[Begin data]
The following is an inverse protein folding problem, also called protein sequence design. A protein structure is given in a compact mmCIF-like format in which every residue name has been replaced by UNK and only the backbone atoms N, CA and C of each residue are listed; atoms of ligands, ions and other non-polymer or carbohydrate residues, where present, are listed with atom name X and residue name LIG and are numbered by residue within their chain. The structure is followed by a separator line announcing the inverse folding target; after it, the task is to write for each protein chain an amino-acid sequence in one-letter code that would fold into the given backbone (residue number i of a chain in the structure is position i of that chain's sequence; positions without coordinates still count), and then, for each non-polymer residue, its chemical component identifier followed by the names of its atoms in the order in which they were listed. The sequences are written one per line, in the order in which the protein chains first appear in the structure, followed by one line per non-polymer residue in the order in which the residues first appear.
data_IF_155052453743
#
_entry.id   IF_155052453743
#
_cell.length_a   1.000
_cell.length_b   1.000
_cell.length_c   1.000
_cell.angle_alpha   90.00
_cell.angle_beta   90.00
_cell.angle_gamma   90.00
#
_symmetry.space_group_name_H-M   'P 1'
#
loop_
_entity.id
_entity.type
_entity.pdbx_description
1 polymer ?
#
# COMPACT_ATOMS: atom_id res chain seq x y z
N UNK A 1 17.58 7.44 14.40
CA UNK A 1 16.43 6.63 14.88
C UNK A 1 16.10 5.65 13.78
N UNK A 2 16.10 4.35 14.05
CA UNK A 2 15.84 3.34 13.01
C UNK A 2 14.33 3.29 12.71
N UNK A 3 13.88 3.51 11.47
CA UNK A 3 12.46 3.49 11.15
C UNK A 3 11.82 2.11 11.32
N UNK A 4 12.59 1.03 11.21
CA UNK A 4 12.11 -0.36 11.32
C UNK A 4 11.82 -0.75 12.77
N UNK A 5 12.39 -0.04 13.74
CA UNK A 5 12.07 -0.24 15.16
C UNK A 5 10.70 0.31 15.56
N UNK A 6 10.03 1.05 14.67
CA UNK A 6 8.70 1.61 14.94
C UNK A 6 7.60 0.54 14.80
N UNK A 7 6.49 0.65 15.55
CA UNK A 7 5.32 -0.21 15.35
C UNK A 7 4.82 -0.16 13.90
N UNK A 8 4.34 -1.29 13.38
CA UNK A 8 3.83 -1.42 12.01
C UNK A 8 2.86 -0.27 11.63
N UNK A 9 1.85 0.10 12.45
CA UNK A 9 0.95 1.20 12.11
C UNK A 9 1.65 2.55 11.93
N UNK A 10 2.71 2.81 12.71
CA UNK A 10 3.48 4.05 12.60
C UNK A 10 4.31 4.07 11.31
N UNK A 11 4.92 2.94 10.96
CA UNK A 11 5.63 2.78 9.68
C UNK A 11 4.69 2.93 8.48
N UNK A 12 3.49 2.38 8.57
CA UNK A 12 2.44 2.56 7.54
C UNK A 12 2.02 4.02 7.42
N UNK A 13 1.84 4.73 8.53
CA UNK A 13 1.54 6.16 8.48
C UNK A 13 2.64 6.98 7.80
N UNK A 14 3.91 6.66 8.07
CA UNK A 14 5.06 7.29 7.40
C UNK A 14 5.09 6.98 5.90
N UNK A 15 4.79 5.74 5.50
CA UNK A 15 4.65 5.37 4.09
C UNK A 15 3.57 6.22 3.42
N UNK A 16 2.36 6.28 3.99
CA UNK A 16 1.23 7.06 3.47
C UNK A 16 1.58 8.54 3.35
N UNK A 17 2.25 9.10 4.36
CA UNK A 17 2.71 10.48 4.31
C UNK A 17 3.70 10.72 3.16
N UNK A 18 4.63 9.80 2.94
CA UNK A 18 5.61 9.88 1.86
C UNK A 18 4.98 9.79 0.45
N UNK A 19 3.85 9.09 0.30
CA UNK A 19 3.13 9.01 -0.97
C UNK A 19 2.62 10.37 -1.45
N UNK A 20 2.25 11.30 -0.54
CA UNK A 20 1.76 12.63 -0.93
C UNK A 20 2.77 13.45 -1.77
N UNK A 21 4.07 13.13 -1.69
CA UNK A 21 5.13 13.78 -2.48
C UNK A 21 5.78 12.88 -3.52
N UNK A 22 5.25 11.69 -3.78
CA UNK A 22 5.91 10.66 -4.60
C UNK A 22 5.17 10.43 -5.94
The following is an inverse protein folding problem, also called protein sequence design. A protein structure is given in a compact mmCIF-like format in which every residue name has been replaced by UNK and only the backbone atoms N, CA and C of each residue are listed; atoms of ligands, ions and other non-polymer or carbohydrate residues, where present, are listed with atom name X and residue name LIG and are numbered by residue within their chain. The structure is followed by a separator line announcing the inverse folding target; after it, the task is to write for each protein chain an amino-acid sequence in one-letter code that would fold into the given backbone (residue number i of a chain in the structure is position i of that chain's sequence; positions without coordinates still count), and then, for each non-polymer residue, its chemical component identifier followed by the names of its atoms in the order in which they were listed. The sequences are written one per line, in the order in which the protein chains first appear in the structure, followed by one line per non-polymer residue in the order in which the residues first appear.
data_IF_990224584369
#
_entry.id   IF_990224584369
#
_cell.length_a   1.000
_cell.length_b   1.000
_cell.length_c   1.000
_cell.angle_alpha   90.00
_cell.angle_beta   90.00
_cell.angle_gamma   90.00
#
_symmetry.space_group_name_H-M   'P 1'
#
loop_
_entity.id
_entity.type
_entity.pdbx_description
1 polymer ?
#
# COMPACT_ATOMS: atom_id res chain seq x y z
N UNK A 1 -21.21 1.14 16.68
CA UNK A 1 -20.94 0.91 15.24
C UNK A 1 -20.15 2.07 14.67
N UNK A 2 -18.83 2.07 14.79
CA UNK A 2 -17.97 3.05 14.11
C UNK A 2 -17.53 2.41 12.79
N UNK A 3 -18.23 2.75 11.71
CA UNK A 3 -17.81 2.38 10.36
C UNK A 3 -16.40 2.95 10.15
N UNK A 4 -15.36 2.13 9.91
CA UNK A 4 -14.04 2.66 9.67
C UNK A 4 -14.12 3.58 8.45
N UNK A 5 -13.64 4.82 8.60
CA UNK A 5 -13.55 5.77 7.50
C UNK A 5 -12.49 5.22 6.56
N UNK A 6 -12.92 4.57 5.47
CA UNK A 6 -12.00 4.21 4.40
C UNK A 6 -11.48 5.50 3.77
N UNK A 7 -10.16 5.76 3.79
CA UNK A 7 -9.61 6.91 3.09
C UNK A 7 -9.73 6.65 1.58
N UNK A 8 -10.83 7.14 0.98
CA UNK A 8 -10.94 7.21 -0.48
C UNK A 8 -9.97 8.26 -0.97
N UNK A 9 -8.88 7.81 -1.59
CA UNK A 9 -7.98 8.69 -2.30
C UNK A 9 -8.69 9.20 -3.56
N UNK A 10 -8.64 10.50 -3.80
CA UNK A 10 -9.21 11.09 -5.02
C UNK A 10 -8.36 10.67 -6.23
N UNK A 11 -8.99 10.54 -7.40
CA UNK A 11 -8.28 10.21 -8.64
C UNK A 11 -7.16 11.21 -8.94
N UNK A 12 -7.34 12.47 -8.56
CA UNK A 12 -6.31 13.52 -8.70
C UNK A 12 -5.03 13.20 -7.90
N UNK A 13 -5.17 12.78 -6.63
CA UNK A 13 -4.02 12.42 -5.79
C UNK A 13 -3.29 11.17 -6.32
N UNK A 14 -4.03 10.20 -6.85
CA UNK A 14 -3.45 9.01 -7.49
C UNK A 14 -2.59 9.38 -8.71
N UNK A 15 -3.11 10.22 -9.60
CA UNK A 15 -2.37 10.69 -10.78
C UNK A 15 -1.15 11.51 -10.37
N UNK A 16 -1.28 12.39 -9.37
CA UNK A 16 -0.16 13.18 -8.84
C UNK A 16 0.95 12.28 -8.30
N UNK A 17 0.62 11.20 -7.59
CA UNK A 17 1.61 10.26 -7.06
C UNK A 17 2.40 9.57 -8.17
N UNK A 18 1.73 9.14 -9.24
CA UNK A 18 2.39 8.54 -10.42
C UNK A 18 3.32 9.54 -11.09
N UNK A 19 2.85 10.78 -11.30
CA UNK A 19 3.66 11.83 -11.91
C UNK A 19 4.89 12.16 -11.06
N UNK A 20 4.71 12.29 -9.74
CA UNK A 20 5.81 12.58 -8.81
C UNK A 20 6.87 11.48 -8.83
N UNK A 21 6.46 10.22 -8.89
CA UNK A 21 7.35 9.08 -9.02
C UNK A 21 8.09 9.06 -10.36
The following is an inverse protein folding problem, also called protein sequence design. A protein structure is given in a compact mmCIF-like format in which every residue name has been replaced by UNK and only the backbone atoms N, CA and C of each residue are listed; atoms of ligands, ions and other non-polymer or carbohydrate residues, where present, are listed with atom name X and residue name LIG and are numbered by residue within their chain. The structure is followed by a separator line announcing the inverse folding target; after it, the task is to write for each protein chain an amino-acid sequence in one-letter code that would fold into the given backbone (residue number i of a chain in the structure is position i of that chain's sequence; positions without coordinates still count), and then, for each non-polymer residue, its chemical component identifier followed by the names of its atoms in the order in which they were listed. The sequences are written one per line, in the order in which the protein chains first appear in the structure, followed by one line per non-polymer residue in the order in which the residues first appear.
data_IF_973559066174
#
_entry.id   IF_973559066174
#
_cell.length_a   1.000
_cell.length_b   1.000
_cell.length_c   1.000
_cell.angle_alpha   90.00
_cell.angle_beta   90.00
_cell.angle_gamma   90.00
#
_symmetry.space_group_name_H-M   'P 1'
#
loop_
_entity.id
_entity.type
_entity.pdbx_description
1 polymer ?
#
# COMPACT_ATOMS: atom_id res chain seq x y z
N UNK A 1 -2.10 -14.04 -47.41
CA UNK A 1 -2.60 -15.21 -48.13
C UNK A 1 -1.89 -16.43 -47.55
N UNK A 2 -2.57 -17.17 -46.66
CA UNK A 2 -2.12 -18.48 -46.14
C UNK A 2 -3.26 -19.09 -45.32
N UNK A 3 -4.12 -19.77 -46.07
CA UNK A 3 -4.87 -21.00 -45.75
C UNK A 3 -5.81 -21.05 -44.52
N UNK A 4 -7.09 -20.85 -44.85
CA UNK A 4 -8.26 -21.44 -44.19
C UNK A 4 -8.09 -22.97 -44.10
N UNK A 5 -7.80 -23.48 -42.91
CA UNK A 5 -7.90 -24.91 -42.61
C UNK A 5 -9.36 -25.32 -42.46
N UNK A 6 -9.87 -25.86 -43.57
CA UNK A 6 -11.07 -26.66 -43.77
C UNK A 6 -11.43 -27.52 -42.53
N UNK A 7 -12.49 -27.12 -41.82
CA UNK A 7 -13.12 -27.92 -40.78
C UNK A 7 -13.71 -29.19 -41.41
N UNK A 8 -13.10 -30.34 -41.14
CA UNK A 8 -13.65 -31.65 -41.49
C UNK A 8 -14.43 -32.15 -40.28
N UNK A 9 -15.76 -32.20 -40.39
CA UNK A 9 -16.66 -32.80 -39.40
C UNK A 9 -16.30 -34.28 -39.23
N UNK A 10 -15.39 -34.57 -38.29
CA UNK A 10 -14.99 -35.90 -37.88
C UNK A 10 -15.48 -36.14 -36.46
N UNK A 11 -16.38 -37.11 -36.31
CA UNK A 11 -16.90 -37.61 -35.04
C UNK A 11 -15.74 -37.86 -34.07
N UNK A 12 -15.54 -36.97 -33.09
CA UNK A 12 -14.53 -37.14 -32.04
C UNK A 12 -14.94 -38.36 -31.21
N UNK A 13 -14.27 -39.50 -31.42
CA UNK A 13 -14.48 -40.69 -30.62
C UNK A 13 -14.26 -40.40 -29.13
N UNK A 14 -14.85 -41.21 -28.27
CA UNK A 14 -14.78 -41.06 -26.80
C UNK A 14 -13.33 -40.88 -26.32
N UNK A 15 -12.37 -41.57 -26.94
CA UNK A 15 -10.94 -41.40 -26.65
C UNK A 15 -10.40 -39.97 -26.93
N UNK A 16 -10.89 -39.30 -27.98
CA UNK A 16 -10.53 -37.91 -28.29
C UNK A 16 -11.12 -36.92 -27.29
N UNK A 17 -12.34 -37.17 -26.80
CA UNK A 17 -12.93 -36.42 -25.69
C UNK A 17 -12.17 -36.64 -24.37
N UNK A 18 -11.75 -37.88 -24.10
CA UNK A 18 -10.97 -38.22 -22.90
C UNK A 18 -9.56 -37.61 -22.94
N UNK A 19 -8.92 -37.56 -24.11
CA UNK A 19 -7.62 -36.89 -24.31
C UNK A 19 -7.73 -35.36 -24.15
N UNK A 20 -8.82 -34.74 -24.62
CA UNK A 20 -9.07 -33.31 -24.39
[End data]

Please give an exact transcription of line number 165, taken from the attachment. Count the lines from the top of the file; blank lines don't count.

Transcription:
C UNK A 19 4.89 12.16 -11.06